I was talking to an auditor recently who had questioned why someone who cleaned her client’s office in the morning and was on £120 pw had been considered an eligible jobholder – and auto-enrolled.
It turned out that the cleaner submits an invoice every month except the month she takes a holiday when she submits two at once.
Since 2x £120x 8 is more than the pro-rated earnings limit for her AE pay reference period (phew!), she had spiked into eligibility the last time she produced a double invoice.
Her payroll hadn’t picked up on this, missed the chance to postpone her staging and now she was in, though she didn’t know it – and there was nothing her employer could do to get her out.
How many low paid employees (let alone personal service workers like this lady) have the odd month which makes them eligible?
How many AE modules will pick up on them and include them on the AE monthly schedule – an eligible jobholder ad infinitum?
How many employees and personal service workers will query this?
How many of these people will be enrolled into a net pay scheme?
How many will miss out on the Government’s tax incentive that they would have got if they’d been in a relief at source scheme?
Answers to these questions are easy to garner- we need to make a public information request and find out.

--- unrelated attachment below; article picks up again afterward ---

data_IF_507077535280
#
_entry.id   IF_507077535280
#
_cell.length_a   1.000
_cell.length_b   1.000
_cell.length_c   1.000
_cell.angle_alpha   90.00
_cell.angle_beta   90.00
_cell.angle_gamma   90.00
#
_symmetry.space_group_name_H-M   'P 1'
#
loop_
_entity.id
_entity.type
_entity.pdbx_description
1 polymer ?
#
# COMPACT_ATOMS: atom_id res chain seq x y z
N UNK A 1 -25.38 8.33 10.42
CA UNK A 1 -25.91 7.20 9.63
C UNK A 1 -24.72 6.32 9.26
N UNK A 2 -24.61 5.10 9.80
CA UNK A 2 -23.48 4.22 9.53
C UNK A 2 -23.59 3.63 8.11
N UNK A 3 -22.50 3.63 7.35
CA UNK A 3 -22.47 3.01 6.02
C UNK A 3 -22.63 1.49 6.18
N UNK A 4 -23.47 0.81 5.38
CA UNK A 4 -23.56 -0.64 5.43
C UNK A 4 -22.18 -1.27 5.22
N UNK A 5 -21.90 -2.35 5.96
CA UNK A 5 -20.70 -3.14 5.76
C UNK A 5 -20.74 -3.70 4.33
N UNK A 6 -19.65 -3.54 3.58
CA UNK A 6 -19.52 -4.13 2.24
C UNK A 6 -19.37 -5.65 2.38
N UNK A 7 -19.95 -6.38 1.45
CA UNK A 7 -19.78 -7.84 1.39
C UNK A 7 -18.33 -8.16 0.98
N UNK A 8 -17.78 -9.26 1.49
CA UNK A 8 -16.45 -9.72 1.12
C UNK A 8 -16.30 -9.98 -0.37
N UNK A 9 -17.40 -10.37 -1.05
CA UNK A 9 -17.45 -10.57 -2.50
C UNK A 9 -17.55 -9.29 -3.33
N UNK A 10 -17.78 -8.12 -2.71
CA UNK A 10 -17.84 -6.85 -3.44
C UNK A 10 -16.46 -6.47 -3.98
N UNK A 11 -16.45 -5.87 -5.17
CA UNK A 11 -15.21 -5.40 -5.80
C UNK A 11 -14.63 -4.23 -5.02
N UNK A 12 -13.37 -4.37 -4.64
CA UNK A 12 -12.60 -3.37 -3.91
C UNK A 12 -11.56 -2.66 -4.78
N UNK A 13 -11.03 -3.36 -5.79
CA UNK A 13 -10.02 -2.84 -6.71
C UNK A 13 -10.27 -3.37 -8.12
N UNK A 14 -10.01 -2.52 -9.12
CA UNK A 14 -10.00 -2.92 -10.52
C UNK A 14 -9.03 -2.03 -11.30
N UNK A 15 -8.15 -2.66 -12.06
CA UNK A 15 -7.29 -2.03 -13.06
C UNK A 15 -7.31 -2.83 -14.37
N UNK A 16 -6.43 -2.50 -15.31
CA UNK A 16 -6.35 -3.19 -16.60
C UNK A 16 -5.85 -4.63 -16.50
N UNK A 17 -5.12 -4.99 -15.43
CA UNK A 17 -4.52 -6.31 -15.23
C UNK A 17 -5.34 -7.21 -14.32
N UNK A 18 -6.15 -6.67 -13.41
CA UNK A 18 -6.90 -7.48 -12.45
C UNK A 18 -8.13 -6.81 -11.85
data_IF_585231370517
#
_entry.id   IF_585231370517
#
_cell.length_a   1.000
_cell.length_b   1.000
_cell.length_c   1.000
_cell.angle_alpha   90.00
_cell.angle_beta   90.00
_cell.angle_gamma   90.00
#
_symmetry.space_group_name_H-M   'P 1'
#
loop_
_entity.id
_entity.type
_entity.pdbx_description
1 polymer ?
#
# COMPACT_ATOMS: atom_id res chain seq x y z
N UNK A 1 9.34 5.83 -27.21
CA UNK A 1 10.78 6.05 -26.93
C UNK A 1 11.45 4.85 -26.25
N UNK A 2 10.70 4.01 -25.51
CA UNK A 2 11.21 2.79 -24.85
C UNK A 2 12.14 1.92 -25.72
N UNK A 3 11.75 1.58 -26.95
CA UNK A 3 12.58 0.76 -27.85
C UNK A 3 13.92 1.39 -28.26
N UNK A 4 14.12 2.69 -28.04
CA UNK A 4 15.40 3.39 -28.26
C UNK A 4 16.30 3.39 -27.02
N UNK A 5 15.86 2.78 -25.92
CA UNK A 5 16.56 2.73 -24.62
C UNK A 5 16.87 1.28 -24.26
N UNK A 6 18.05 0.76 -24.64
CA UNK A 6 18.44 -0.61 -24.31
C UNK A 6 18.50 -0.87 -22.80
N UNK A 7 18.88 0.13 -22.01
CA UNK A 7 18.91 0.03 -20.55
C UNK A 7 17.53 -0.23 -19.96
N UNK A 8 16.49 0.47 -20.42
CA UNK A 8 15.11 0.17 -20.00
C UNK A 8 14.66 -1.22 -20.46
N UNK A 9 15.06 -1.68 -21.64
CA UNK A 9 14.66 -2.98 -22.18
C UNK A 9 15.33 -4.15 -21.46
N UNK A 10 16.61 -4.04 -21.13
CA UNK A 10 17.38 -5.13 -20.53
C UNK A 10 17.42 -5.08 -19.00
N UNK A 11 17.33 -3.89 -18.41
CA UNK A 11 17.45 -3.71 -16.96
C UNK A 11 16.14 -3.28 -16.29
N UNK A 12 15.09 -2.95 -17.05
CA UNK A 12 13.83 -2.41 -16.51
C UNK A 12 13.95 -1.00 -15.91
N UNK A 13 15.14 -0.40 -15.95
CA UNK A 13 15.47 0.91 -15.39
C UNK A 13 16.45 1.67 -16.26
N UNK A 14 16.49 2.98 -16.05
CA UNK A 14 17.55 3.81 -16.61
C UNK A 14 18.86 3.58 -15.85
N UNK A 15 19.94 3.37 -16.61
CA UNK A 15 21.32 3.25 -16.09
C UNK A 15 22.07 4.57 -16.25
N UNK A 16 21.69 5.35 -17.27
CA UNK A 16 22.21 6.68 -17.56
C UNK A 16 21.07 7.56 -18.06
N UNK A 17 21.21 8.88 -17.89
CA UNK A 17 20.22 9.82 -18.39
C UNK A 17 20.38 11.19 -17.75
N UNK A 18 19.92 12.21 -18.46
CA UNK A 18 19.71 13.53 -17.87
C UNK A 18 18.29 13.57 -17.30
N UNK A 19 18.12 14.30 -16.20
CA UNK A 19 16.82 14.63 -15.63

The FT estimated (using de Vere numbers that I sense checked) that net pay was a real problem for the low paid. They reckoned that the total relief being missed out on was around £85m, that’s about 1.6m people on £10k. This is a tough stat to verify, but if you include all those who’ve been spiked into eligibility and are still enrolled as they haven’t got the wit , understanding or energy to get out, you get a sense of whey the NET PAY problem is a real problem – and not de minimis – as some have suggested.
Of course there are ways that large employers can get round the problem, salary sacrifice being one (though this is hazardous for those on the minimum or even the living wage), pension scheme rules can be used to kick out those contractually enrolled but as my payroll guru reminds me.
going back to the public sector of course their employee contributions are much higher so the loss of tax relief is much greater, although calculating the loss must be a nightmare given such structures as the LGPS where there are 14 contribution levels
The De Vere numbers for the tax incentives lost by low earners on net pay are higher than the private (£100m plays £85m) ; some would say the public subsidy on public sector pensions is so huge what’s the loss of a little tax.
But the majority of the low-paid in the public sector are peripheral workers on short-term and/or part time contracts that do not give them admission to defined benefit arrangements
These disconnected public sector workers will find their way into net pay money purchase schemes where the lack of tax relief is material to their ultimate benefit (at least in terms of their pension spending power).
They too are being unwittingly enrolled much as they became PPI policyholders.
.Professional Pensions’ buzz survey leads this week with the question
“Should the minimum earnings threshold for auto-enrolment be lower than £10,000?”
I think it already is.